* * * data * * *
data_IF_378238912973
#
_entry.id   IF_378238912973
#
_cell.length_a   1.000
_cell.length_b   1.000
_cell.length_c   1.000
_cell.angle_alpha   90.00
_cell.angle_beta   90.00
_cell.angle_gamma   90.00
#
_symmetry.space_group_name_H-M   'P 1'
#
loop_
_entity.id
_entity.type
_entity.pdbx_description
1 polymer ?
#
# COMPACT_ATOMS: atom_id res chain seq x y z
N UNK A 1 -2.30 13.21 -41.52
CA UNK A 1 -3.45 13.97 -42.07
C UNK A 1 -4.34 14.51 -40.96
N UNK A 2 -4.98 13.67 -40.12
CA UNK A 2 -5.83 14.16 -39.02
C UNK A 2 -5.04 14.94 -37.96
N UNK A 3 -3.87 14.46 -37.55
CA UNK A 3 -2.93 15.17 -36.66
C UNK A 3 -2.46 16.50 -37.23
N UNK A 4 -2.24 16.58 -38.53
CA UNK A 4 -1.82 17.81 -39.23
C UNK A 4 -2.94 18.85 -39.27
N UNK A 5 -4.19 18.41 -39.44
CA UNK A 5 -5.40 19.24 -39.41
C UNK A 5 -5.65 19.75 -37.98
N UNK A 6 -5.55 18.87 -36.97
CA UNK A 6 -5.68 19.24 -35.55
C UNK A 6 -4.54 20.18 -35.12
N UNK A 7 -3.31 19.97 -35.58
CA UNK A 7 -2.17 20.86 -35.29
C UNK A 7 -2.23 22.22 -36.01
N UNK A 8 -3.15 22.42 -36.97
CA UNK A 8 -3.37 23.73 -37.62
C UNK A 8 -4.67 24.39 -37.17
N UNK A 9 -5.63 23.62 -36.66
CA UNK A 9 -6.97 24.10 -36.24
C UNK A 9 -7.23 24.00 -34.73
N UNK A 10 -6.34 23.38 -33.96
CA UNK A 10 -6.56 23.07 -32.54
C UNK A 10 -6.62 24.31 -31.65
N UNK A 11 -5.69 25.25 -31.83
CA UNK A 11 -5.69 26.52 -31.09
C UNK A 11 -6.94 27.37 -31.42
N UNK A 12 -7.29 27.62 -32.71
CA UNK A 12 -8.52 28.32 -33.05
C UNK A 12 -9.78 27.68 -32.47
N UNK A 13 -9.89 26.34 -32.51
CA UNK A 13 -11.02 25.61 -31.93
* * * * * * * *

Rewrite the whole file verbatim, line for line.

data_IF_378238912973
#
_entry.id   IF_378238912973
#
_cell.length_a   1.000
_cell.length_b   1.000
_cell.length_c   1.000
_cell.angle_alpha   90.00
_cell.angle_beta   90.00
_cell.angle_gamma   90.00
#
_symmetry.space_group_name_H-M   'P 1'
#
loop_
_entity.id
_entity.type
_entity.pdbx_description
1 polymer ?
#
# COMPACT_ATOMS: atom_id res chain seq x y z
N UNK A 1 -2.30 13.21 -41.52
CA UNK A 1 -3.45 13.97 -42.07
C UNK A 1 -4.34 14.51 -40.96
N UNK A 2 -4.98 13.67 -40.12
CA UNK A 2 -5.83 14.16 -39.02
C UNK A 2 -5.04 14.94 -37.96
N UNK A 3 -3.87 14.46 -37.55
CA UNK A 3 -2.93 15.17 -36.66
C UNK A 3 -2.46 16.50 -37.23
N UNK A 4 -2.24 16.58 -38.53
CA UNK A 4 -1.82 17.81 -39.23
C UNK A 4 -2.94 18.85 -39.27
N UNK A 5 -4.19 18.41 -39.44
CA UNK A 5 -5.40 19.24 -39.41
C UNK A 5 -5.65 19.75 -37.98
N UNK A 6 -5.55 18.87 -36.97
CA UNK A 6 -5.68 19.24 -35.55
C UNK A 6 -4.54 20.18 -35.12
N UNK A 7 -3.31 19.97 -35.58
CA UNK A 7 -2.17 20.86 -35.29
C UNK A 7 -2.23 22.22 -36.01
N UNK A 8 -3.15 22.42 -36.97
CA UNK A 8 -3.37 23.73 -37.62
C UNK A 8 -4.67 24.39 -37.17
N UNK A 9 -5.63 23.62 -36.66
CA UNK A 9 -6.97 24.10 -36.24
C UNK A 9 -7.23 24.00 -34.73
N UNK A 10 -6.34 23.38 -33.96
CA UNK A 10 -6.56 23.07 -32.54
C UNK A 10 -6.62 24.31 -31.65
N UNK A 11 -5.69 25.25 -31.83
CA UNK A 11 -5.69 26.52 -31.09
C UNK A 11 -6.94 27.37 -31.42
N UNK A 12 -7.29 27.62 -32.71
CA UNK A 12 -8.52 28.32 -33.05
C UNK A 12 -9.78 27.68 -32.47
N UNK A 13 -9.89 26.34 -32.51
CA UNK A 13 -11.02 25.61 -31.93